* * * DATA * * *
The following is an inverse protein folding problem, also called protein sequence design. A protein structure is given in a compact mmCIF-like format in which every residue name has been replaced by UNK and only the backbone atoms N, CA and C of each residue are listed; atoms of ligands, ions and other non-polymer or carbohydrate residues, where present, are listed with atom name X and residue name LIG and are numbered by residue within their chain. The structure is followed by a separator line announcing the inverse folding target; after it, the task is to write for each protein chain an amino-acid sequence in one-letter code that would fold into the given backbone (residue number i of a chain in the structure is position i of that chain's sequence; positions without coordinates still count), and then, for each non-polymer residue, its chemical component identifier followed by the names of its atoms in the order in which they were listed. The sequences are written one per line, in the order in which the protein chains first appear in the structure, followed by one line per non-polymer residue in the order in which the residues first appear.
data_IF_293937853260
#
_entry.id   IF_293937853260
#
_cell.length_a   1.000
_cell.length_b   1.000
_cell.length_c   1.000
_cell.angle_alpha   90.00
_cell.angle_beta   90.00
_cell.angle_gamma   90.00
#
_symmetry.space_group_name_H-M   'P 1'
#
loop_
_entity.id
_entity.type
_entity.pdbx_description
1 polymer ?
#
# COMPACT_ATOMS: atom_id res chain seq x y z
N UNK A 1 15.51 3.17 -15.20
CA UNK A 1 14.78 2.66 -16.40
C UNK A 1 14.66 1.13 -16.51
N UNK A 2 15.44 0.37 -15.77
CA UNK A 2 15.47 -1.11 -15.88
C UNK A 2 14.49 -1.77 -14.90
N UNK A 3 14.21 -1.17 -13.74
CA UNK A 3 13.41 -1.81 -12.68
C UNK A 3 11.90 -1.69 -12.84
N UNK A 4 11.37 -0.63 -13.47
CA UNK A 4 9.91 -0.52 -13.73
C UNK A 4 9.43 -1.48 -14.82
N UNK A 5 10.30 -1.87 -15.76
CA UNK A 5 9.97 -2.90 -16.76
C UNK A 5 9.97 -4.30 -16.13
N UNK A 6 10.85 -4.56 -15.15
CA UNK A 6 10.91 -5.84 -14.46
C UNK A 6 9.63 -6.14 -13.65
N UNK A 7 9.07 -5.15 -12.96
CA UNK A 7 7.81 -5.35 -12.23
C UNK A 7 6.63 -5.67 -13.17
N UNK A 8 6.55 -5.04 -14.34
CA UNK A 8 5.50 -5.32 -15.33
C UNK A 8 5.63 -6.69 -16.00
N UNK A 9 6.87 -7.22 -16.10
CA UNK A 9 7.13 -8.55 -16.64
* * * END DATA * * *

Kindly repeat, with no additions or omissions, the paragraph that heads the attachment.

The following is an inverse protein folding problem, also called protein sequence design. A protein structure is given in a compact mmCIF-like format in which every residue name has been replaced by UNK and only the backbone atoms N, CA and C of each residue are listed; atoms of ligands, ions and other non-polymer or carbohydrate residues, where present, are listed with atom name X and residue name LIG and are numbered by residue within their chain. The structure is followed by a separator line announcing the inverse folding target; after it, the task is to write for each protein chain an amino-acid sequence in one-letter code that would fold into the given backbone (residue number i of a chain in the structure is position i of that chain's sequence; positions without coordinates still count), and then, for each non-polymer residue, its chemical component identifier followed by the names of its atoms in the order in which they were listed. The sequences are written one per line, in the order in which the protein chains first appear in the structure, followed by one line per non-polymer residue in the order in which the residues first appear.